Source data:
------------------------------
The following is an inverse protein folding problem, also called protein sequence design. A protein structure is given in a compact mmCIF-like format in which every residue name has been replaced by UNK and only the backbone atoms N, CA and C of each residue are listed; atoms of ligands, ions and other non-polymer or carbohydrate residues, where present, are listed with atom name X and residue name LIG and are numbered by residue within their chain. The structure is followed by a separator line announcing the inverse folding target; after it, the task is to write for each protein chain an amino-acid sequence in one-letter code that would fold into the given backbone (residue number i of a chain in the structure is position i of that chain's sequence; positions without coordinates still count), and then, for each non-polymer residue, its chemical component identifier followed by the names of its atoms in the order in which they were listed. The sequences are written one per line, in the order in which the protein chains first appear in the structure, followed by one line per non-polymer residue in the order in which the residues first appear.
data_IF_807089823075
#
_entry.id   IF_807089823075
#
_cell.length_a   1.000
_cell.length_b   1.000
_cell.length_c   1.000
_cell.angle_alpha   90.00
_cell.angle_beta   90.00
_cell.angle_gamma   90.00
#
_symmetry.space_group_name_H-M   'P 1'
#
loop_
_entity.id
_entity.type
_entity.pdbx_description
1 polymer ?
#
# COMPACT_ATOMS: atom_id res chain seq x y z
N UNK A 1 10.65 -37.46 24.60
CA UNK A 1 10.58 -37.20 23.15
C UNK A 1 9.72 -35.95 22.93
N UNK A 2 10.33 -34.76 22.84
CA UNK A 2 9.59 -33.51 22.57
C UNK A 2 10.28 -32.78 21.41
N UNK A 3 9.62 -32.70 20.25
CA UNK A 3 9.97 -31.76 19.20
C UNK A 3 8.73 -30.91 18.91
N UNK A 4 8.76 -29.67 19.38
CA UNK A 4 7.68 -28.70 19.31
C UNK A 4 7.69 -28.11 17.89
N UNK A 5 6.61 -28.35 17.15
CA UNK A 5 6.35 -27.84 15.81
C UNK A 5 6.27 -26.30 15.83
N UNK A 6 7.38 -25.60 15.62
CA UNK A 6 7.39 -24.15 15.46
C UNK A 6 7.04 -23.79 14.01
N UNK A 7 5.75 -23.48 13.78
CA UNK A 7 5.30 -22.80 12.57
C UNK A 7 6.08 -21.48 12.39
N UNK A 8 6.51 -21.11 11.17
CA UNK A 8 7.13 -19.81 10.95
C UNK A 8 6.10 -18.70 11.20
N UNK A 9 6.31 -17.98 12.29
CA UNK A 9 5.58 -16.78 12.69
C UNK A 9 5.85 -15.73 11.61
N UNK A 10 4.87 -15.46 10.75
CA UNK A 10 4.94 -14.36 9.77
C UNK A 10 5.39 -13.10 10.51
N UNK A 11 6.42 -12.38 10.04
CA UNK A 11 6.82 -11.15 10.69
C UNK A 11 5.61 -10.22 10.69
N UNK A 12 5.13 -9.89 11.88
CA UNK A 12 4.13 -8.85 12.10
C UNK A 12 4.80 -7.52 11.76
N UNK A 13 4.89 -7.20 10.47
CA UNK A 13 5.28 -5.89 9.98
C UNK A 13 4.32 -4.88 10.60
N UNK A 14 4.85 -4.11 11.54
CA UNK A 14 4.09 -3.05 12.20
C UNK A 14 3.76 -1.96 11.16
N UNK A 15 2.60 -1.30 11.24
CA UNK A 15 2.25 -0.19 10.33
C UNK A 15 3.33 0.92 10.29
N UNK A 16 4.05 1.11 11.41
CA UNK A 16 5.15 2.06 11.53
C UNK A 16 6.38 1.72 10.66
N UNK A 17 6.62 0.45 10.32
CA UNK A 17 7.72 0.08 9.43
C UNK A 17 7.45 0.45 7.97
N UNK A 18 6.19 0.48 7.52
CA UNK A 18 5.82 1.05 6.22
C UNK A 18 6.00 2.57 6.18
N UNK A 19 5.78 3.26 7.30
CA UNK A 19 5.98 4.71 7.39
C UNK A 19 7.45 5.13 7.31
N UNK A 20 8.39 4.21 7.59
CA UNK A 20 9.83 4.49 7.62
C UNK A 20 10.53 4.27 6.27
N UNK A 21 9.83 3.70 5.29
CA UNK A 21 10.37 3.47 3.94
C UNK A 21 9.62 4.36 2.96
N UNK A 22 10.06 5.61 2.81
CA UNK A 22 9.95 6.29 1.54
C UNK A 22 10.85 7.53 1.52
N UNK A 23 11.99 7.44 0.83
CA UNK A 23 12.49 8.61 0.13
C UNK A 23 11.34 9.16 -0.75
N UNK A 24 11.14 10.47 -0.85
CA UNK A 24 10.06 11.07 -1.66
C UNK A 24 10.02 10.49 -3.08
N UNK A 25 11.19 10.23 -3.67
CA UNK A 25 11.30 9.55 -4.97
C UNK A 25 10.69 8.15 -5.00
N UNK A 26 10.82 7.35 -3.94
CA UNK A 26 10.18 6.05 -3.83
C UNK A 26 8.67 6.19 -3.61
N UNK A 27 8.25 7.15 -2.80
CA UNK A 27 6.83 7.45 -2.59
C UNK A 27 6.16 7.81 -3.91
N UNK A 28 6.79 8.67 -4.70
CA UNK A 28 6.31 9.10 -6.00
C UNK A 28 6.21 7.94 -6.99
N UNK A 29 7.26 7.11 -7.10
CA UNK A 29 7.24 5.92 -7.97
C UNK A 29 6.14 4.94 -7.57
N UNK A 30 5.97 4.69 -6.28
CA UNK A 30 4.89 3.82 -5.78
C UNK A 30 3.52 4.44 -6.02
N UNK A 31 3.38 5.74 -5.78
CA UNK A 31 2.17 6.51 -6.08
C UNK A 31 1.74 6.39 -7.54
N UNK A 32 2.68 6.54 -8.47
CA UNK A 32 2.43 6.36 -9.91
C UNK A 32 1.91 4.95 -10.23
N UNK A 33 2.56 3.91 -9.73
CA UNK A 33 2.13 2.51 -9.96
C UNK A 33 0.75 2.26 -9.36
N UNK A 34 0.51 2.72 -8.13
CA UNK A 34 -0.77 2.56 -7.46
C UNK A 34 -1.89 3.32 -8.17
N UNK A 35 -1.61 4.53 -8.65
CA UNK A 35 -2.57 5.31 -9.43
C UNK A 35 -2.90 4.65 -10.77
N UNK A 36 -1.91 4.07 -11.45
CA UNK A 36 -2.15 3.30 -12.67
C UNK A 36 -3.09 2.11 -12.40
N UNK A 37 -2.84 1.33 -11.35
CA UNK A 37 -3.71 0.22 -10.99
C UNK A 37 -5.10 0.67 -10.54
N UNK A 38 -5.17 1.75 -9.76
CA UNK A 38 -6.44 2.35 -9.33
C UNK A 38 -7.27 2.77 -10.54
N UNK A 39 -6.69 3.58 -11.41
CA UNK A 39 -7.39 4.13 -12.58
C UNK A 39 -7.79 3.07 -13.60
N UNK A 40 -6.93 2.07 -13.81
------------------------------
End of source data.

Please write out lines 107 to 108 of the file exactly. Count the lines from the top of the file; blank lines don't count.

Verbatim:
CA UNK A 29 7.24 5.92 -7.97
C UNK A 29 6.14 4.94 -7.57